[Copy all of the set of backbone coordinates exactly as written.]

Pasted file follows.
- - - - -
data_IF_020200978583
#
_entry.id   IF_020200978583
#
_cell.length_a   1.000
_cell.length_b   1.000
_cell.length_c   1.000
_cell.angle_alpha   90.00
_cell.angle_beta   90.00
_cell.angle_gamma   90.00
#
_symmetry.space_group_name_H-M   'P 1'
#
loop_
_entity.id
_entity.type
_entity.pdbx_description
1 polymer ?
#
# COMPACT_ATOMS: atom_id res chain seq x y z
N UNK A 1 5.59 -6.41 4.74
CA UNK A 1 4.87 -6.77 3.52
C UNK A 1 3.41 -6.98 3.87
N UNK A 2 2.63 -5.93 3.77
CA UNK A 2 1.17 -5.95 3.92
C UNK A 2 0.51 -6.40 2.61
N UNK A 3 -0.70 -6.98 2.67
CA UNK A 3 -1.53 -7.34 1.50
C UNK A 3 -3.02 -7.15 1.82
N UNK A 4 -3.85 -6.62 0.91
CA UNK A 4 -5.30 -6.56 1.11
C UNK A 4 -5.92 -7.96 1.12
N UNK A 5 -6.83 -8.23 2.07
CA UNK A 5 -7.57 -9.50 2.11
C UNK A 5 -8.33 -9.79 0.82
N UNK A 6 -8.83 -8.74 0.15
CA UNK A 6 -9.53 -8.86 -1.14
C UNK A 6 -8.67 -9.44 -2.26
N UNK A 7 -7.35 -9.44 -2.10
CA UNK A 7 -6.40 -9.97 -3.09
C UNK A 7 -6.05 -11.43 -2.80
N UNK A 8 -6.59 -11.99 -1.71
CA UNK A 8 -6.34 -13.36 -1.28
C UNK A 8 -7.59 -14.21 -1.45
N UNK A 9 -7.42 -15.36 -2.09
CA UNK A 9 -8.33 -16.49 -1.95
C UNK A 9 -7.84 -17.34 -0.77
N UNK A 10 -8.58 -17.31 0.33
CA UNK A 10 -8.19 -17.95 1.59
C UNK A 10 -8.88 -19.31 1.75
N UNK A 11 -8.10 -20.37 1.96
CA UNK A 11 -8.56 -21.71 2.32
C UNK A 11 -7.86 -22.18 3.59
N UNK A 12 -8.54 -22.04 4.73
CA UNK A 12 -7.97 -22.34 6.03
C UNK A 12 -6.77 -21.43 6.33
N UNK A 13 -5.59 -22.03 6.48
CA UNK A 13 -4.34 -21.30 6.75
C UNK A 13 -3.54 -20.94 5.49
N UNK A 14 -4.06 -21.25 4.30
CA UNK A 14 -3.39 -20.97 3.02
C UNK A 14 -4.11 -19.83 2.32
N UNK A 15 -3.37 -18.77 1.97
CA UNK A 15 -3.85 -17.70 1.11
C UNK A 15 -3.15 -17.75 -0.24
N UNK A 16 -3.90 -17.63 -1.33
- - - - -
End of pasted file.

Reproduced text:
data_IF_020200978583
#
_entry.id   IF_020200978583
#
_cell.length_a   1.000
_cell.length_b   1.000
_cell.length_c   1.000
_cell.angle_alpha   90.00
_cell.angle_beta   90.00
_cell.angle_gamma   90.00
#
_symmetry.space_group_name_H-M   'P 1'
#
loop_
_entity.id
_entity.type
_entity.pdbx_description
1 polymer ?
#
# COMPACT_ATOMS: atom_id res chain seq x y z
N UNK A 1 5.59 -6.41 4.74
CA UNK A 1 4.87 -6.77 3.52
C UNK A 1 3.41 -6.98 3.87
N UNK A 2 2.63 -5.93 3.77
CA UNK A 2 1.17 -5.95 3.92
C UNK A 2 0.51 -6.40 2.61
N UNK A 3 -0.70 -6.98 2.67
CA UNK A 3 -1.53 -7.34 1.50
C UNK A 3 -3.02 -7.15 1.82
N UNK A 4 -3.85 -6.62 0.91
CA UNK A 4 -5.30 -6.56 1.11
C UNK A 4 -5.92 -7.96 1.12
N UNK A 5 -6.83 -8.23 2.07
CA UNK A 5 -7.57 -9.50 2.11
C UNK A 5 -8.33 -9.79 0.82
N UNK A 6 -8.83 -8.74 0.15
CA UNK A 6 -9.53 -8.86 -1.14
C UNK A 6 -8.67 -9.44 -2.26
N UNK A 7 -7.35 -9.44 -2.10
CA UNK A 7 -6.40 -9.97 -3.09
C UNK A 7 -6.05 -11.43 -2.80
N UNK A 8 -6.59 -11.99 -1.71
CA UNK A 8 -6.34 -13.36 -1.28
C UNK A 8 -7.59 -14.21 -1.45
N UNK A 9 -7.42 -15.36 -2.09
CA UNK A 9 -8.33 -16.49 -1.95
C UNK A 9 -7.84 -17.34 -0.77
N UNK A 10 -8.58 -17.31 0.33
CA UNK A 10 -8.19 -17.95 1.59
C UNK A 10 -8.88 -19.31 1.75
N UNK A 11 -8.10 -20.37 1.96
CA UNK A 11 -8.56 -21.71 2.32
C UNK A 11 -7.86 -22.18 3.59
N UNK A 12 -8.54 -22.04 4.73
CA UNK A 12 -7.97 -22.34 6.03
C UNK A 12 -6.77 -21.43 6.33
N UNK A 13 -5.59 -22.03 6.48
CA UNK A 13 -4.34 -21.30 6.75
C UNK A 13 -3.54 -20.94 5.49
N UNK A 14 -4.06 -21.25 4.30
CA UNK A 14 -3.39 -20.97 3.02
C UNK A 14 -4.11 -19.83 2.32
N UNK A 15 -3.37 -18.77 1.97
CA UNK A 15 -3.85 -17.70 1.11
C UNK A 15 -3.15 -17.75 -0.24
N UNK A 16 -3.90 -17.63 -1.33